Theorem 2.65 in Woodin's book shows that a saturated ideal on $\omega_1$ exists after Levy-collapsing a Woodin cardinal $\delta$ to $\omega_2$. I am confused about the part of the argument where he shows that ideal he defines is a proper ideal.

Claim (2.2) on page 50 says we can find a countable structure $X \prec H_{\delta^+}$ and an $X$-generic condition $p$ such that for all inaccessible $\gamma \in X \cap \delta$ and $Col(\omega_1,<\gamma)$-names $\tau \in X$ for a semi-proper subset of $\mathcal P(\omega_1)/NS$, there is a $\sigma \in X$ such that $p \Vdash \sigma \in \tau$ and $p \Vdash X \cap \omega_1 \in \sigma$. He says we construct this pair $(X,p)$ by an elementary chain.

Suppose $X_0 \prec H_{\delta^+}$ and $p_0 \restriction \gamma \in X_0$. By definition of semi-proper, if $\tau \in X_0$ is as above, then $p_0 \Vdash_\gamma (\exists y \in \tau) Sk(X_0[G_\gamma] \cup \{ y \}) \cap \omega_1 = X_0[G_\gamma] \cap \omega_1$ and $X_0[G_\gamma] \cap \omega_1 \in y$. The problem I have is: How do we choose a *name* for $y$ with a similar property? There is a name $\sigma$ such that $p_0$ forces $\sigma^G$ witnesses the above property of $y$ in $V[G_\gamma]$, but could it be that $Sk(X_0 \cup \{ \sigma \}) \cap \omega_1 \not= X_0 \cap \omega_1$?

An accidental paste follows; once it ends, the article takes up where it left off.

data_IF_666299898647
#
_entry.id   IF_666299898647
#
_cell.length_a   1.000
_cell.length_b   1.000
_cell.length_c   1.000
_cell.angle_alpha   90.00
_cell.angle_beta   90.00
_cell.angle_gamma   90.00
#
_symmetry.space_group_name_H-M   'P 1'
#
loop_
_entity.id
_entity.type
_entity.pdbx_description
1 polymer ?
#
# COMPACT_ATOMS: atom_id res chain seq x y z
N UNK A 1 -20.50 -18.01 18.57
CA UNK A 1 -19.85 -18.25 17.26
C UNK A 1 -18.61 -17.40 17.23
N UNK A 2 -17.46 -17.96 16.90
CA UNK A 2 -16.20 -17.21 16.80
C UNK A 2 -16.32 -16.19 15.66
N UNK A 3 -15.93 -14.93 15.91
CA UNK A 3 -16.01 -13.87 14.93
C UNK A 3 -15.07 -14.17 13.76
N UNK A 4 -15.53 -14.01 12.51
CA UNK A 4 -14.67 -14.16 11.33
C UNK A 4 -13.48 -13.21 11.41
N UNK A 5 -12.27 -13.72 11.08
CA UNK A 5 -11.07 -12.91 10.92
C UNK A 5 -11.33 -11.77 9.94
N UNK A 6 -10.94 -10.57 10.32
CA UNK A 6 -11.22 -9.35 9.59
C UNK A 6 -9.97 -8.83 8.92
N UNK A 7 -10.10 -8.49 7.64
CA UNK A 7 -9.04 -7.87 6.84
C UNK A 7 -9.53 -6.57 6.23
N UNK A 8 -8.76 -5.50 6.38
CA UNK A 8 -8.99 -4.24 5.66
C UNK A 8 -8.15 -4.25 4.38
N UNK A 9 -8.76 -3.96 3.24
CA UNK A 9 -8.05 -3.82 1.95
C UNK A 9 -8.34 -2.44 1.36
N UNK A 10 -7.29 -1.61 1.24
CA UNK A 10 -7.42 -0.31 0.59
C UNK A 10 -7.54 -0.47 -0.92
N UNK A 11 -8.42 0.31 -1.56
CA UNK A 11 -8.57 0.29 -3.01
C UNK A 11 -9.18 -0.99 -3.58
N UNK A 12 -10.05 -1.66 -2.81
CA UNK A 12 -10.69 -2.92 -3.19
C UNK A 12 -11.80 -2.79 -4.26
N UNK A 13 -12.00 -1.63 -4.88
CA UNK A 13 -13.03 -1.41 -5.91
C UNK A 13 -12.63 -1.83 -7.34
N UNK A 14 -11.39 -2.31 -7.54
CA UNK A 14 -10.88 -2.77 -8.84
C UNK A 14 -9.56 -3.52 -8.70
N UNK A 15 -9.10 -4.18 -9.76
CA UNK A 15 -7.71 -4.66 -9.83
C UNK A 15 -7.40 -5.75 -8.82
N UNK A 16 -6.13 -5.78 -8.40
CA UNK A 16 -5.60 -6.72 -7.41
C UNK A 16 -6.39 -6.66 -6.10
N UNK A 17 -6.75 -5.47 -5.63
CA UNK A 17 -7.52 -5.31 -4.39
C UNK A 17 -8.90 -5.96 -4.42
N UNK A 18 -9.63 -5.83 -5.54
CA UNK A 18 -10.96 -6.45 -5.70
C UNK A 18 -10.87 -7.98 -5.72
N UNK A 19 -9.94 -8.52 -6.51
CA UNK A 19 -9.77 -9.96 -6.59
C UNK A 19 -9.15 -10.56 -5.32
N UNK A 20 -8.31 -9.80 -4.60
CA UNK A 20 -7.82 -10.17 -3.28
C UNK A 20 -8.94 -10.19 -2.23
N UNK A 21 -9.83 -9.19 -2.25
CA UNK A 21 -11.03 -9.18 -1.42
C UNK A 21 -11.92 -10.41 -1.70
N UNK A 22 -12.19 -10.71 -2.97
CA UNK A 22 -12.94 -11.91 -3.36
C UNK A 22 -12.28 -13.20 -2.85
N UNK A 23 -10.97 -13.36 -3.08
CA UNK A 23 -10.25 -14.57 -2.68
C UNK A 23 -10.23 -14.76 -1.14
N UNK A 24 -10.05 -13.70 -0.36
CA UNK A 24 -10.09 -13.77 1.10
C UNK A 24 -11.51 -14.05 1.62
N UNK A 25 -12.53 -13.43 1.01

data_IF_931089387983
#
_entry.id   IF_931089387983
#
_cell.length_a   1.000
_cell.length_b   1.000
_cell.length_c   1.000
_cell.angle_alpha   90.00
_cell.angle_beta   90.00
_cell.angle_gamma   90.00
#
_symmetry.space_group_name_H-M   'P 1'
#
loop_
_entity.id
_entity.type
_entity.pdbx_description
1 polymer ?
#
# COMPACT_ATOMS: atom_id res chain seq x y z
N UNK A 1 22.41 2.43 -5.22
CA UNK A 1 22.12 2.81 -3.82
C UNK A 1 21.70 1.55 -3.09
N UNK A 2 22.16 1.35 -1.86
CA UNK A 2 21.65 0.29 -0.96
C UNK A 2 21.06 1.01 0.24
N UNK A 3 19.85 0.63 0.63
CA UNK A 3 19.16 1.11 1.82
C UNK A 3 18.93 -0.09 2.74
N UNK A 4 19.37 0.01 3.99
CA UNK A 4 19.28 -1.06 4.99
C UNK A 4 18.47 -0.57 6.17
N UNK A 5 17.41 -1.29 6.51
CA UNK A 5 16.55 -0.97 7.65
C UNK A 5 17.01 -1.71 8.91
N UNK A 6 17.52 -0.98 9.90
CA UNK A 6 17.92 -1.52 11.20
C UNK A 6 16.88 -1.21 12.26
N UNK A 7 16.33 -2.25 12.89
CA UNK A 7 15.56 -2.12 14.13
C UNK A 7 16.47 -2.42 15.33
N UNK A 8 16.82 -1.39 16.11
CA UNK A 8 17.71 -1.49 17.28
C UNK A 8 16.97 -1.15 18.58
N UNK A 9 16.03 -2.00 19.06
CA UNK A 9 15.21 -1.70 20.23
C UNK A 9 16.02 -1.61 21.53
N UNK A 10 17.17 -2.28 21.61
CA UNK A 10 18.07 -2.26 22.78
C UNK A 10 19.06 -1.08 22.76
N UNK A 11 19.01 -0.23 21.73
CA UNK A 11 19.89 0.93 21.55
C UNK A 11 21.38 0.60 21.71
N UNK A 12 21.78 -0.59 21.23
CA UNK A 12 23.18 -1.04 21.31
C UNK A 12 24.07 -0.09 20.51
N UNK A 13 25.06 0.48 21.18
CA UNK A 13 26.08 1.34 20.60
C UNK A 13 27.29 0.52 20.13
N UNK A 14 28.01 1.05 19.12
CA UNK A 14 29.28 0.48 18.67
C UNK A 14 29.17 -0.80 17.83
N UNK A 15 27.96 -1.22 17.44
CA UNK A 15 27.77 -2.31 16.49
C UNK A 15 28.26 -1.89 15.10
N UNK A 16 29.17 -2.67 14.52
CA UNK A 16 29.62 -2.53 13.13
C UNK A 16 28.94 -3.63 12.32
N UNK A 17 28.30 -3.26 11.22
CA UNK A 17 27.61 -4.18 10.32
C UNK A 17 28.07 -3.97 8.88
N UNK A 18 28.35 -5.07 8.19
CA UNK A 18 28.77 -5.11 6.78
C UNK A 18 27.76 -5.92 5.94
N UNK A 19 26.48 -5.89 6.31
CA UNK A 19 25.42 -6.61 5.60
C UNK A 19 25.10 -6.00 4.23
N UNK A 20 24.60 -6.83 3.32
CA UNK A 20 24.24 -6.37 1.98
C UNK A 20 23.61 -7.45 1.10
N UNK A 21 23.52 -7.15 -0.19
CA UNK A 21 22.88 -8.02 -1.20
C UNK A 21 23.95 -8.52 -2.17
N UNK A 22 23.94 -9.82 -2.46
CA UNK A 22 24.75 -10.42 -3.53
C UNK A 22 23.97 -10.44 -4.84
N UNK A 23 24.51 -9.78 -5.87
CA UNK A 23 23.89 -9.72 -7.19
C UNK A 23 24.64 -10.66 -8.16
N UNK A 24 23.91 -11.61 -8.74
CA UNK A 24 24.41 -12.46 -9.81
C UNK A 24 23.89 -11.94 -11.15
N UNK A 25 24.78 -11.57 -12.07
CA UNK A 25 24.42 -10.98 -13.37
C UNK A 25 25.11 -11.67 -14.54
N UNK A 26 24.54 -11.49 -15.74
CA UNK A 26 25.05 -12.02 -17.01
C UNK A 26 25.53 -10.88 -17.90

Or perhaps there is a quite different strategy for building the elementary chain. Thanks for your help!